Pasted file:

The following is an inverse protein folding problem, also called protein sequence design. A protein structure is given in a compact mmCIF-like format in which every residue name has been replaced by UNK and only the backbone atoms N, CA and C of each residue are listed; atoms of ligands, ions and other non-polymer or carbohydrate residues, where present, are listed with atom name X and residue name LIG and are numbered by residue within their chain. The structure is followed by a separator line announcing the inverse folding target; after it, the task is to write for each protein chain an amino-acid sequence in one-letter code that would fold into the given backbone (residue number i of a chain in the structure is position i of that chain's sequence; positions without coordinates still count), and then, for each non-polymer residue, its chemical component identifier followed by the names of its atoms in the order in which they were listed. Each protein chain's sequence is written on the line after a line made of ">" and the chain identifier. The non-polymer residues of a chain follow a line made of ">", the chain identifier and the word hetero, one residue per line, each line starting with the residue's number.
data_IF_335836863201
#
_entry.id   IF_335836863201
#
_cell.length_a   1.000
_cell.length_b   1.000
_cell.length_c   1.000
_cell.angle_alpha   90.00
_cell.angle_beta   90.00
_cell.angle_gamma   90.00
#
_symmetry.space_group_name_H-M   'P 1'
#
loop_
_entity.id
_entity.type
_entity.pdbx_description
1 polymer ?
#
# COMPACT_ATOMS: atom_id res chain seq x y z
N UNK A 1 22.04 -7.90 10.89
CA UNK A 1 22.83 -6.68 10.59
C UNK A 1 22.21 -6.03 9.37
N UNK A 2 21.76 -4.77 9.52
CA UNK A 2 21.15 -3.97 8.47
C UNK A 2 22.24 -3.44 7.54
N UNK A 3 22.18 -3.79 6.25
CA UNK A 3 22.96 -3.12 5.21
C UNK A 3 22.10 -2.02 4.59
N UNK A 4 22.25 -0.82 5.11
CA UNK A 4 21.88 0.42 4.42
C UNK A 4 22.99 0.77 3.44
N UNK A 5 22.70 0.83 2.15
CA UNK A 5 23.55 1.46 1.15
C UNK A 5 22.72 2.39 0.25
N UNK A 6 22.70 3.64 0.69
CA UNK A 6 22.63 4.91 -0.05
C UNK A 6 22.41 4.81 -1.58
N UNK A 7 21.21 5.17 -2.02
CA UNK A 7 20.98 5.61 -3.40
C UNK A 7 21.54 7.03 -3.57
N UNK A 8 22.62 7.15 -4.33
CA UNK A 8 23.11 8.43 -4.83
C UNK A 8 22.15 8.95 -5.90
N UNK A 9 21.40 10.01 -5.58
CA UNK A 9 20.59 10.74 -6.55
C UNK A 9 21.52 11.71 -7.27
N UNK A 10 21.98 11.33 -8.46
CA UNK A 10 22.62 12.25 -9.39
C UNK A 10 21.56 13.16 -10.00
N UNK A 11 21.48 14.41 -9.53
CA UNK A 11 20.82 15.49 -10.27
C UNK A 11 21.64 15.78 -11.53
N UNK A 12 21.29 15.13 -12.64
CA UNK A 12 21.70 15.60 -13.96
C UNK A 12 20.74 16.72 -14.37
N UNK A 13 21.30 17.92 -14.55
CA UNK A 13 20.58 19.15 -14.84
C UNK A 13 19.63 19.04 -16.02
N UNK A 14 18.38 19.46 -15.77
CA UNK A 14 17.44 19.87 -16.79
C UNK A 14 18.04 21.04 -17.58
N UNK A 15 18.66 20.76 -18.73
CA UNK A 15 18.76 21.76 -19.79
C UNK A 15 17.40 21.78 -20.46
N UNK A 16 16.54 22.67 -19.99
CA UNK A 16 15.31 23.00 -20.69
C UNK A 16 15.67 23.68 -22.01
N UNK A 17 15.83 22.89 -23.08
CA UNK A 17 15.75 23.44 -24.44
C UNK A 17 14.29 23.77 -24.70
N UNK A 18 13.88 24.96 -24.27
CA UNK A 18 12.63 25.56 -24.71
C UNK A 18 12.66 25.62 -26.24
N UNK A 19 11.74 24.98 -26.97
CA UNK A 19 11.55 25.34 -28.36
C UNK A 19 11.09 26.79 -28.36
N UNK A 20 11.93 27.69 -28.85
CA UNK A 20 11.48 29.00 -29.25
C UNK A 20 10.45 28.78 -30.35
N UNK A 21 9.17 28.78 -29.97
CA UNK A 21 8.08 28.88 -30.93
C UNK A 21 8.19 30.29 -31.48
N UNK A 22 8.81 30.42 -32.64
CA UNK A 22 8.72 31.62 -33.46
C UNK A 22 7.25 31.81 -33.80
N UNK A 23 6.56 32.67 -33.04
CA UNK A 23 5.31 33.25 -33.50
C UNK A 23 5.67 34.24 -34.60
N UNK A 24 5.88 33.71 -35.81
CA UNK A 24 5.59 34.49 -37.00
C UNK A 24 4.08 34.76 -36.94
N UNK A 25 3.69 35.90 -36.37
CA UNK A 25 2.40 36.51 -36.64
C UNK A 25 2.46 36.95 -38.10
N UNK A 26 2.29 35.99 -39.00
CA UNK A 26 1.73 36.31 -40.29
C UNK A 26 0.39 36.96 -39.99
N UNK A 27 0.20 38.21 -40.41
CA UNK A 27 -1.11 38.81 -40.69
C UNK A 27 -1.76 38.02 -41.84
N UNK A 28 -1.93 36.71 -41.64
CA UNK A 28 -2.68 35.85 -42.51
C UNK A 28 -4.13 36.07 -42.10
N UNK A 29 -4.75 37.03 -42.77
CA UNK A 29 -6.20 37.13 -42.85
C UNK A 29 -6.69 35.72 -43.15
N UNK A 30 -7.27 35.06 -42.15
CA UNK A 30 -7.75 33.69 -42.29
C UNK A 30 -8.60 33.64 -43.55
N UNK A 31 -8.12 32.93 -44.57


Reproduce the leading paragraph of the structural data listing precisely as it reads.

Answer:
The following is an inverse protein folding problem, also called protein sequence design. A protein structure is given in a compact mmCIF-like format in which every residue name has been replaced by UNK and only the backbone atoms N, CA and C of each residue are listed; atoms of ligands, ions and other non-polymer or carbohydrate residues, where present, are listed with atom name X and residue name LIG and are numbered by residue within their chain. The structure is followed by a separator line announcing the inverse folding target; after it, the task is to write for each protein chain an amino-acid sequence in one-letter code that would fold into the given backbone (residue number i of a chain in the structure is position i of that chain's sequence; positions without coordinates still count), and then, for each non-polymer residue, its chemical component identifier followed by the names of its atoms in the order in which they were listed. Each protein chain's sequence is written on the line after a line made of ">" and the chain identifier. The non-polymer residues of a chain follow a line made of ">", the chain identifier and the word hetero, one residue per line, each line starting with the residue's number.